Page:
I can’t help but think how unusual the situation. I’m sitting with my dead boyfriend’s father—who’s in his underwear and looks more like his clone—in the house of his murderer and the arbiter of our oppressions.

That’s putting it mildly, I tell myself. Autocratic overlord would better suffice. Or not. Best not to gift him with too much grit since he’s such a buffoon.

My thoughts return to the man beside me. So close, I can feel the heat spiral off his body reaching for me.

I avoid the detail that most disturbs me about this entire tragedy: the attraction. This man does not look over a decade older than me—the privilege of having lots of money and being able to buy all those fancy skin creams and eat all those expensive healthy foods.

I laugh again awkwardly and uncomfortably feeling the fire flow through my veins combined with the fury and yearning of a best friend and lover taken from me far too soon.

“You and your son are—” I pause grinding teeth at my inability to come to terms with the fact Niky’s gone so much so I still talk about him as if he’s simply traveling. “—so much alike.” I smile to emphasize the compliment raising the bottle in a salute.

He nods in acknowledgment and takes the bottle raising it towards the onslaught. “Best compliment I’ve ever been given. To Niky.”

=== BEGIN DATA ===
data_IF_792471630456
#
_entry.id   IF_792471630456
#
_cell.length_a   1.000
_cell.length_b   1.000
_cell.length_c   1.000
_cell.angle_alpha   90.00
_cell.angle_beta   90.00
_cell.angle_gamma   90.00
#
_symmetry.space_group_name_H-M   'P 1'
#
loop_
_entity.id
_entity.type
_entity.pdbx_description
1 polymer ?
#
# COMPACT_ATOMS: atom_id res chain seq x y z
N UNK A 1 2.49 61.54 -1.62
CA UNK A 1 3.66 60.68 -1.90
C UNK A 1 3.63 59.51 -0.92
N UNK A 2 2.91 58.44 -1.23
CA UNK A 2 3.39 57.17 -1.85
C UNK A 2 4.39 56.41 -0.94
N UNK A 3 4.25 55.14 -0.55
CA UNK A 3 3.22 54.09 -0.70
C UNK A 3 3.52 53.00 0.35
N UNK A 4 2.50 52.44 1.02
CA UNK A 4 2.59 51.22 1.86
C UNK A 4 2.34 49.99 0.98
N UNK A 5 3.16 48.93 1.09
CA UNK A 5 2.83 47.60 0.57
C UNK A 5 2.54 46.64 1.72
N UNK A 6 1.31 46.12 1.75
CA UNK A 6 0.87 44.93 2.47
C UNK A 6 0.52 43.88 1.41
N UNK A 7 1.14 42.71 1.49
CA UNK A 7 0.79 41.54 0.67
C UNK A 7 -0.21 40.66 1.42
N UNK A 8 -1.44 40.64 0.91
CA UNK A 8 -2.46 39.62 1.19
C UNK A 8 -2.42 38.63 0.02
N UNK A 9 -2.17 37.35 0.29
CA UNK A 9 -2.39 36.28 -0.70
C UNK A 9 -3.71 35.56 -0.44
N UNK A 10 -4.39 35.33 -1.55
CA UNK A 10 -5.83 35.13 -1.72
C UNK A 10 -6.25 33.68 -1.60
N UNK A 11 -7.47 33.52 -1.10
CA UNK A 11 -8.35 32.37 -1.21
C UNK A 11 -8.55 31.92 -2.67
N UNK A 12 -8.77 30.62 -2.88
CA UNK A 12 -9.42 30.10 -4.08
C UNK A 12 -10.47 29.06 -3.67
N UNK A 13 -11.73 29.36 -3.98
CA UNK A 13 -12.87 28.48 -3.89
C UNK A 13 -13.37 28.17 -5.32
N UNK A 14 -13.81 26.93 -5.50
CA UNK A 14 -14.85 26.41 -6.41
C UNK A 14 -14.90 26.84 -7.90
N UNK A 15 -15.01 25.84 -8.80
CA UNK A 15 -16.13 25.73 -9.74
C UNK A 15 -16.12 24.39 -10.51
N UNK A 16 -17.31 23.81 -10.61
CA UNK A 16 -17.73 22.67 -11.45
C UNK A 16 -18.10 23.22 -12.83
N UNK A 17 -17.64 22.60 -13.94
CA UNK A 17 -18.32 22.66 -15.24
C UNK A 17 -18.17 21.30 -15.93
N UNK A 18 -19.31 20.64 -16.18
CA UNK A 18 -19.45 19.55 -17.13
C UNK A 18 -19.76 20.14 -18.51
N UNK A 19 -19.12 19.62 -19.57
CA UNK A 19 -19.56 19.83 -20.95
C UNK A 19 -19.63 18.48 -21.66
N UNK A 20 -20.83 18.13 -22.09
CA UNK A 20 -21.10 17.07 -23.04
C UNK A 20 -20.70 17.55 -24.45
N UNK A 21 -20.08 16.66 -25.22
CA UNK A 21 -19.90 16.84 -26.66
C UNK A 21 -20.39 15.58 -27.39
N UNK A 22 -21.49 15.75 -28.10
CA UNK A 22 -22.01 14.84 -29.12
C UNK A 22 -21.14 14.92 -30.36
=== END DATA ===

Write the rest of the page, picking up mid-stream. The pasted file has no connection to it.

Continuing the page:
The storm rages on.

We sit there for some time in silence passing the bottle between us till I finally accept the connection and choose a path. I look at him. He looks at me. “I want in on whatever you’re plotting and I don’t mean the Foundation,” I say sternly without pause pointing at him emphasizing you’re.

He squints at me for a long beat in contemplation and a shared bond—the bond of loving and losing someone that meant the world to both of us and the fury and vengeance generated that lives and thrives as we search for a way to move forward.

“I’m not planning anything. I don’t have the emotional energy.”

At that moment, Ali walks into the room and climbs in on the other side of me under the throw. Her hair, natural—big, curly with blonde tips against her brown skin. Her pink pajamas do little to hide her magnificent figure and I’m reminded just how beautiful she is at any one moment to an almost breathtaking degree.